Last week, President Trump held an 81-minute press conference. He traversed wide-ranging territory, including his notions of procedural due process. Discussing the importance of fundamental fairness when trying to distinguish facts from falsehoods, he said:

PRES. TRUMP:

Somebody could come and say 30 years ago, 25 years ago, 10 years ago, 5 years ago

Vintage inscription made by old typewriterTerabytes of text have already been generated in the course of extolling or excoriating President Obama for his November 20 Executive Actions on Immigration.  The prolific foaming of bloviating mouths has mostly been prompted by the promise of deferred action and work permits for undocumented immigrants under the DACA and DAPA programs.  Surprisingly, however, his

lawyer with section of law.jpg“U.S. immigration law is like stratified rock, revealing layer on layer of Congressional accretions laid down over many years, with the superstructure upended in tectonic shifts triggered by the baffling and contradictory interpretations of multiple agencies and courts.” 

Nothing of substance has changed since I offered that post last August, save for a groundbreaking election that

year_2012.jpg

As we count out the final hours of 2012, let’s recall the highs and lows of the past year in America’s dysfunctional immigration ecosphere.

Nation of Immigrators is pleased to confer its third annual IMMI Awards. (Full disclosure: As in past years, these are my personal choices. If you disagree or believe I’ve missed an

road closed sign.jpgAs Republicans join Democrats in contemplating reform of the nation’s dysfunctional immigration system, the final line of the Pledge of Allegiance (“with liberty and justice for all”) is the best place to start. 

Revitalizing our broken and outdated 20th Century immigration laws to respond to the needs of 21st Century America will turn in large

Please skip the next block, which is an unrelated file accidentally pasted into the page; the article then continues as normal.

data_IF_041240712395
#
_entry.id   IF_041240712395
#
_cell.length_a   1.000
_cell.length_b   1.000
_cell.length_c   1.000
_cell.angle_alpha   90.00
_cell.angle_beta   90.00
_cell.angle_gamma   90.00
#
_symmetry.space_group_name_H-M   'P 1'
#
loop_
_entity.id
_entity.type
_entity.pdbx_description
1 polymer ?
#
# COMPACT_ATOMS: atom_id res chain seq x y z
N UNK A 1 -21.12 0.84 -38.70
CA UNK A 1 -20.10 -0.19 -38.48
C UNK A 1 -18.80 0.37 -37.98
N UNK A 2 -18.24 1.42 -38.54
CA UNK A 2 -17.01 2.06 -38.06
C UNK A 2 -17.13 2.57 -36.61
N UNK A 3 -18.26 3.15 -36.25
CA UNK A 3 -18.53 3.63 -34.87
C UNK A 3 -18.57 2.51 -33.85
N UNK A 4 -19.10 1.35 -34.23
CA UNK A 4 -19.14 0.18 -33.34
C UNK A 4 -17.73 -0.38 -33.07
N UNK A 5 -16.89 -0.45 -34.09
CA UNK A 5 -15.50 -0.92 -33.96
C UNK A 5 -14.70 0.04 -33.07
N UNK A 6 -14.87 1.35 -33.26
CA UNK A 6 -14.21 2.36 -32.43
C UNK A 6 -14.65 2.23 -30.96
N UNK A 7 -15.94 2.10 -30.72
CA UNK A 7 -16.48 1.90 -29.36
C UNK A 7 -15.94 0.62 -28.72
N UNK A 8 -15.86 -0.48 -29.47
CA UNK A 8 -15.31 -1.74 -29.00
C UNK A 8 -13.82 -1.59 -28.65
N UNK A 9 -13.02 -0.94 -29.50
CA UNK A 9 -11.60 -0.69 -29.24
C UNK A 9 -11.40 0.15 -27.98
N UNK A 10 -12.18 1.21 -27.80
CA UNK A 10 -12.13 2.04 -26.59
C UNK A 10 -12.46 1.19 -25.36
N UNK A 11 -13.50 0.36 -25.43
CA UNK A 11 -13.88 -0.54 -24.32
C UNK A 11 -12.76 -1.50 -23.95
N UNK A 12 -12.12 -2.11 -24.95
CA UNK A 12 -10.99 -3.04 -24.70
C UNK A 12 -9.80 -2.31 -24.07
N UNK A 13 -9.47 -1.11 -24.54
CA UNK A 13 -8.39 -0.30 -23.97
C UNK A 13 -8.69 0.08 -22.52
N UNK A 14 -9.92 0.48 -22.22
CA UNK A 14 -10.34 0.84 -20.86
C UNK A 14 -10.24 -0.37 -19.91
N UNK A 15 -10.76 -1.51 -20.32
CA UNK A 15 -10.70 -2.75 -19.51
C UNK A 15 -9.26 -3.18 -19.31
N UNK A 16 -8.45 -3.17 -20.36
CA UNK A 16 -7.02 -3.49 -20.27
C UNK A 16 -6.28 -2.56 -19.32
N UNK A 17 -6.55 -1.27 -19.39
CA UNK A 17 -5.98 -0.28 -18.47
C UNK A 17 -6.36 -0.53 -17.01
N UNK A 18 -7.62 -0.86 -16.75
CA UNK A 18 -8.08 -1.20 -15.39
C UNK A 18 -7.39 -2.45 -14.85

boy_looking_up_and_scratches_his_head.jpg[A] riddle, wrapped in a mystery, inside an enigma”  ~ Winston Churchill

The most quotable of British Prime Ministers could well have been talking about the American immigration system rather than describing Russia in 1939.  U.S. immigration law is like stratified rock, revealing layer on layer of Congressional accretions laid down over many years

2 wild guys.jpgThe federal government regularly auctions airwaves and drilling leases.  Should it also auction humans?  This is the startling question posed recently at a May 15, 2012 Hamilton Project conference in a paper, a slide presentation and the transcript of remarks offered by Giovanni Peri, an economics professor at the University of California (Davis).

cuffs.jpgAn essay in today’s New York Times, “Unexceptionalism:  A Primer,” by the novelist, E. L. Doctorow, describes in four “phases” how America can take steps to become unexceptional, that is, “indistinguishable from the impoverished, traditionally undemocratic, brutal or catatonic countries in the world.” 

Phase one begins with Bush v. Gore

cheese wedges.jpg[Bloggers Note:  Today’s offering is a Guest Post by Nici Kersey, who recounts memories as a child and their lasting impact, even on her practice of immigration law.  For a similar recollection of government handouts from my childhood, click here.]

Government Cheese

by Nici Kersey

My first memory of “the government” involves government cheese.  My